600 barrels of loot found on Crusoe island — When you read this, does it sound like they haven't actually dug up the loot yet? Perhaps they missed a certain live Geraldo special.
Printing objects "Nearly everyone is familiar with printers that print documents, but how about printers that actually make things?" — Let me know when it can do "Early Grey, hot."
A cognitive analysis of tagging (or how the lower cognitive cost of tagging makes it popular)
Societies worse off 'when they have God on their side' UPDATE: Here's the actual paper. Of course, Clicked readers look at everything with a critical eye while enjoying the food for thought to make up their own minds.
Intelligently designing: “'Rain forests here,' decreed the Lord God. 'And deserts there. For a spa feeling.'”
I don’t know enough about Catholic culture to get this, but it seems to be a hit among those who do.
Zen and the art of the cultural shell game — “D.T. Suzuki and his Japanese masters conceived just such a questionable need to make Buddhism look and feel and act like Christianity. As a result, what was presented to the West as "Zen" is an animal that never existed.”
The Bible as museum guide — "'What do you guys think? Is the world really 4.5 billion years old?' Carter asked. 'Nonsense!' one girl called out. The adults in the group smiled."
Wow, I can’t recommend this guy’s photoblog of Katrina pictures and descriptions highly enough. He’s got a place to help his family out here, but wait until you get home because there’s some nakedness in some of the pictures for sale. (Thanks Matt!)
In my Clicked notes today I wrote horsesass.org with the words “a star is born.” In Congressional hearings today, Mike Brown credited (blamed) that blog for breaking the story of his fudged resume.
A surprising (to me) number of bloggers (like this, this, and this) thought the Aaron Broussard segment on Meet the Press on Sunday was an ambush. I saw it more as setting the record straight (but I admit I had an insider’s inkling that it was coming.)
It looks like coining new terms is showing up as a theme this week. Today’s installment: Rovenge, White Crayon, and room to add your own.
Speaking of group recipe projects, Is My Blog Burning #19 is about vegan meals.
As you know by now, I often like to look at news stories as literary intrigue. Check out this synopsis of another chapter from the book of Abramoff.
Speaking of intrigue, Boing Boing fleshes out an elaborate TV show scam that duped a lot of people.
Speaking of harder games, if you were overwhelmed by the 15 move rock, paper, scissors, you'll never be able to handle RPS-25! (How did I overlook this yesterday?)
Build a disaster supplies kit — This list looks long enough to turn your "go bag" into a mobile home, but it's good food for thought. When you have to get out in a hurry, you'd be surprised how quickly and easily clear thought leaves you. Better to have planned ahead.
Return of the Time Lord — The Time Lord is Stephen Hawking and he’s returning because he has written an easier to understand version of “A Brief History of Time.” This would have been my commuter click today but I lost track of myself and read the whole thing already.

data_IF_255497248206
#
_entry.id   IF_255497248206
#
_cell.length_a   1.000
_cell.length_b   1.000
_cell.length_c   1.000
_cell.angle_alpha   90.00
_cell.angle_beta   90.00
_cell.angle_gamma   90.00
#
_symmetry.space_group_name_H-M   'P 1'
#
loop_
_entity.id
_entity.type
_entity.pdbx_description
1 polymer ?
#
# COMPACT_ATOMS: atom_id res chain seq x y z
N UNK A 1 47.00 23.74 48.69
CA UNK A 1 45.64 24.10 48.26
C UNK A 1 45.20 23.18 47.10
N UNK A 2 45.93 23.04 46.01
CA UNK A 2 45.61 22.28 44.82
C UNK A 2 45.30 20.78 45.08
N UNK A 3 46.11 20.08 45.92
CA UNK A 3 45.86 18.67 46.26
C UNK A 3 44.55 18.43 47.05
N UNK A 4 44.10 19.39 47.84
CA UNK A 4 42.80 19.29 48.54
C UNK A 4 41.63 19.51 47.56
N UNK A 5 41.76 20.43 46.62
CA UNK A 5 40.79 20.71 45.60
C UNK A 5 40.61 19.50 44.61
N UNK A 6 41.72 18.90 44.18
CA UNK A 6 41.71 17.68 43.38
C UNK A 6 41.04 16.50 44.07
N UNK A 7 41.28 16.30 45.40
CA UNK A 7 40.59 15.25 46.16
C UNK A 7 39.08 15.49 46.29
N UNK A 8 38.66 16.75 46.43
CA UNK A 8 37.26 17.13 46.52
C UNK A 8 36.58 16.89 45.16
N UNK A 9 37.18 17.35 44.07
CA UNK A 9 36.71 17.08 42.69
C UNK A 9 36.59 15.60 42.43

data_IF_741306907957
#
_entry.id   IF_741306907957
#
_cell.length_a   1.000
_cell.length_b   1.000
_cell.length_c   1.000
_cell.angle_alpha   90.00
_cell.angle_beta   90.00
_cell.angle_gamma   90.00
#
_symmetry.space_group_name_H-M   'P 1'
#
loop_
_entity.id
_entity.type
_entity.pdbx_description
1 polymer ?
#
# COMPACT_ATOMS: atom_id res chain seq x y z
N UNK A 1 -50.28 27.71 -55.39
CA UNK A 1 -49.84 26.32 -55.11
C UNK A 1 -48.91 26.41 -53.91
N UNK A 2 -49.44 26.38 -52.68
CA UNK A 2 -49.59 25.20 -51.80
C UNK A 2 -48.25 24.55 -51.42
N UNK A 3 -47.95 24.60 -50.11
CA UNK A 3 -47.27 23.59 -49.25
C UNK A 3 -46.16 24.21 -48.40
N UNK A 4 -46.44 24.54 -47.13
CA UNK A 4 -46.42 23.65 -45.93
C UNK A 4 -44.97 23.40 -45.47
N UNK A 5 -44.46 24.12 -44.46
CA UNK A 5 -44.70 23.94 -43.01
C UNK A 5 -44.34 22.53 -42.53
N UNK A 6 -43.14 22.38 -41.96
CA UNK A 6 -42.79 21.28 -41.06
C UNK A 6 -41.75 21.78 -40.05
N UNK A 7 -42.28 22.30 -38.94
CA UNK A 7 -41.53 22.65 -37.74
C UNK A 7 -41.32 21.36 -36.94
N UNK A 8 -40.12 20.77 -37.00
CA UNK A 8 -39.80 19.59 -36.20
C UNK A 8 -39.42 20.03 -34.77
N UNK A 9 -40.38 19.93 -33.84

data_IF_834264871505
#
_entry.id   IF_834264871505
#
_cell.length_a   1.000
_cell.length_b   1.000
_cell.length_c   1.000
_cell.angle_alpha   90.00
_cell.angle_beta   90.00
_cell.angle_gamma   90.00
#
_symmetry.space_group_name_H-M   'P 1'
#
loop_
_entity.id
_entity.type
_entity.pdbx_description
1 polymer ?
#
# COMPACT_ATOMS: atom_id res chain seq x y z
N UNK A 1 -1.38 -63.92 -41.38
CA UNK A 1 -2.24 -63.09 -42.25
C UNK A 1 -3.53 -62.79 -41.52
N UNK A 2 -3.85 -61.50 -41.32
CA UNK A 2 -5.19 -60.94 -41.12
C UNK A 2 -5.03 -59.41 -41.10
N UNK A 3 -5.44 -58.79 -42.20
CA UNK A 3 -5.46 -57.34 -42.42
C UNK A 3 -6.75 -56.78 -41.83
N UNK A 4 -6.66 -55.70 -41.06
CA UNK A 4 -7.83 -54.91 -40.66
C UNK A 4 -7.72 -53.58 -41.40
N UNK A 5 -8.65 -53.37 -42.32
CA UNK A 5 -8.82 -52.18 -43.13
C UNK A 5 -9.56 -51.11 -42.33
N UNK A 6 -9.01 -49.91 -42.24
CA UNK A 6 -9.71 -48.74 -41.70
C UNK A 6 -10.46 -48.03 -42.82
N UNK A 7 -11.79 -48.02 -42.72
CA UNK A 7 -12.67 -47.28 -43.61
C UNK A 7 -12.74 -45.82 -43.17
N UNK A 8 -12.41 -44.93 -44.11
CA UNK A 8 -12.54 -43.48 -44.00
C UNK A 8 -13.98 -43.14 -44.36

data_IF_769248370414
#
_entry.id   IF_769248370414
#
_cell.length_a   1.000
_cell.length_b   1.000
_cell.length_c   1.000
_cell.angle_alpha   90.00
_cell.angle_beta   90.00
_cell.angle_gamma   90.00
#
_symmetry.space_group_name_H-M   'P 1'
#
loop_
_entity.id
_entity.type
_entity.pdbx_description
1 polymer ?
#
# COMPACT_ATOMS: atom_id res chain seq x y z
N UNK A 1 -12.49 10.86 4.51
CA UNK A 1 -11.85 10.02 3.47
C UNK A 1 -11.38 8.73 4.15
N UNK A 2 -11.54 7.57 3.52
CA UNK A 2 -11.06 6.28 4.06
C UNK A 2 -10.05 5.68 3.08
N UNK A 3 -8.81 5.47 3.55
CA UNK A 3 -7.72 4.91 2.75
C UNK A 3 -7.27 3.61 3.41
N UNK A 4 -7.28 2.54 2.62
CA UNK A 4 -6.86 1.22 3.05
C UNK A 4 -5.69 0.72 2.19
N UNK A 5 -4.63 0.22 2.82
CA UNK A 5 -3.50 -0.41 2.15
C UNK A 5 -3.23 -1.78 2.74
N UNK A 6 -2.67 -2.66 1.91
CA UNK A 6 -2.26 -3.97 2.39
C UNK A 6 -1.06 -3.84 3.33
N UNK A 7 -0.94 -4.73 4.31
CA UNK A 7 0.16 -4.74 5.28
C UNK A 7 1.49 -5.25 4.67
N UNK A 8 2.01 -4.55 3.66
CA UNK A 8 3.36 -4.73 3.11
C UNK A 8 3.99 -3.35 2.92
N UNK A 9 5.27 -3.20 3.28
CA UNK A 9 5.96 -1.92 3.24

Dignity is deadly — Professionalism limits.
Space now — “Each week, SpaceNow will introduce a debate topic on a controversial issue surrounding human spaceflight - a few sample opinions will be offered, after which the forums will be opened for your discussion.”
This looks like just a press release, but it’s news to me. The NBC show Medium is doing a 3-D HDTV episode in November. I wonder what it’s going to look like on a 15 year O-L-D TV. (The NBC in MSNBC.com stands for NBC. That and a dollar ninety nine still won't get me on the subway.)
PubSub to Measure Blog Influence by Category – Could this be the beginning of the end of blogosphere domination by pundits and techies?
Popular alternative porn (?) site Suicide Girls pulls some photos in response to government pressure. This page is safe except for the very bottom, so don’t scroll too far, and whatever you do, don’t click beyond this page if you're at work or your mom is watching.
Red State predicts that Priscilla Owen will be next to pitched for the Supreme Court and we’ll see it announced on Thursday. As I recall, Red State did not accurately predict John Roberts, but it’s fun to see someone willing to go out on a limb with a public prediction.
The Get Smart Page for fans mourning the loss of Don Adams.
Beyond Delay – The Citizens for Responsibility and Ethics in Washington highlight who they think are the 13 most corrupt members of Congress.
Video of the Day: Google is offering the first episode of the Everyone Hates Chris show as a free stream. Loads quick. Plays really well. TV is doomed.
Re: Conspiracy theory of the day: Hurricanes as weapons
Oh, really? 3 days ago I read the article about the weatherman resigning and I, too, became interested. Previous to that, I thought these people were on an acid trip.
However, in researching I was surprised to find respected media sources reporting on the same thing.
Perhaps not the genesis of Katrina, but there sure as hell -IS- something going on.
Start with these:
Love your work,
For what it's worth, something I learned in talking with one of the Virtual Earth guys who helped us put together the Virtually There maps. One of the things he mentioned is that the mapping planes fly low and in a grid pattern in order to take the pictures that go into the maps. That's what those contrails remind me of.